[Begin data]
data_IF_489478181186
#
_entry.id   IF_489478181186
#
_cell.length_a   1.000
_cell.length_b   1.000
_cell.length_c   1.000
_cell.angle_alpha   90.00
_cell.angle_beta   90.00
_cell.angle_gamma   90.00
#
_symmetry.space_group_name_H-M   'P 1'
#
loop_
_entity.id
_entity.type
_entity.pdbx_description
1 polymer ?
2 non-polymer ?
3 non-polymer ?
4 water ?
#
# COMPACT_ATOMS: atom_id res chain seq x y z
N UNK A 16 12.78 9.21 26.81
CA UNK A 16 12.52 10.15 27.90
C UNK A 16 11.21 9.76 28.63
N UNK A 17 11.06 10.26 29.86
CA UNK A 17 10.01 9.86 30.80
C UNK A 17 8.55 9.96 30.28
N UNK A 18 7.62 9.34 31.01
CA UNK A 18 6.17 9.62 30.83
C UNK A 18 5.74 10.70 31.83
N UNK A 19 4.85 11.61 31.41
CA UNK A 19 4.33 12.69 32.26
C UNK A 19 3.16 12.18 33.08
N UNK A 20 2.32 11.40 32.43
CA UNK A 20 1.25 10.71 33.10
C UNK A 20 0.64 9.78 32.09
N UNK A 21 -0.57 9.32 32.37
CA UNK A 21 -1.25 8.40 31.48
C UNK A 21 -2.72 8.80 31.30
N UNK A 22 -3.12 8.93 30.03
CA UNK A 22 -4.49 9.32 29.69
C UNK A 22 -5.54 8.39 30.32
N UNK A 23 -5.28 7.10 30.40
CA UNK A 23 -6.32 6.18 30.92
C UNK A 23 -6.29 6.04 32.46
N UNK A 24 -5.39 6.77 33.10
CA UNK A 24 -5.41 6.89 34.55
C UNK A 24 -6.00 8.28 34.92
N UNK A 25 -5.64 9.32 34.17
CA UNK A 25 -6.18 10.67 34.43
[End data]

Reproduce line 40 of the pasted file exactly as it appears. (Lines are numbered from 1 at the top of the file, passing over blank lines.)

CA UNK A 21 -1.25 8.40 31.48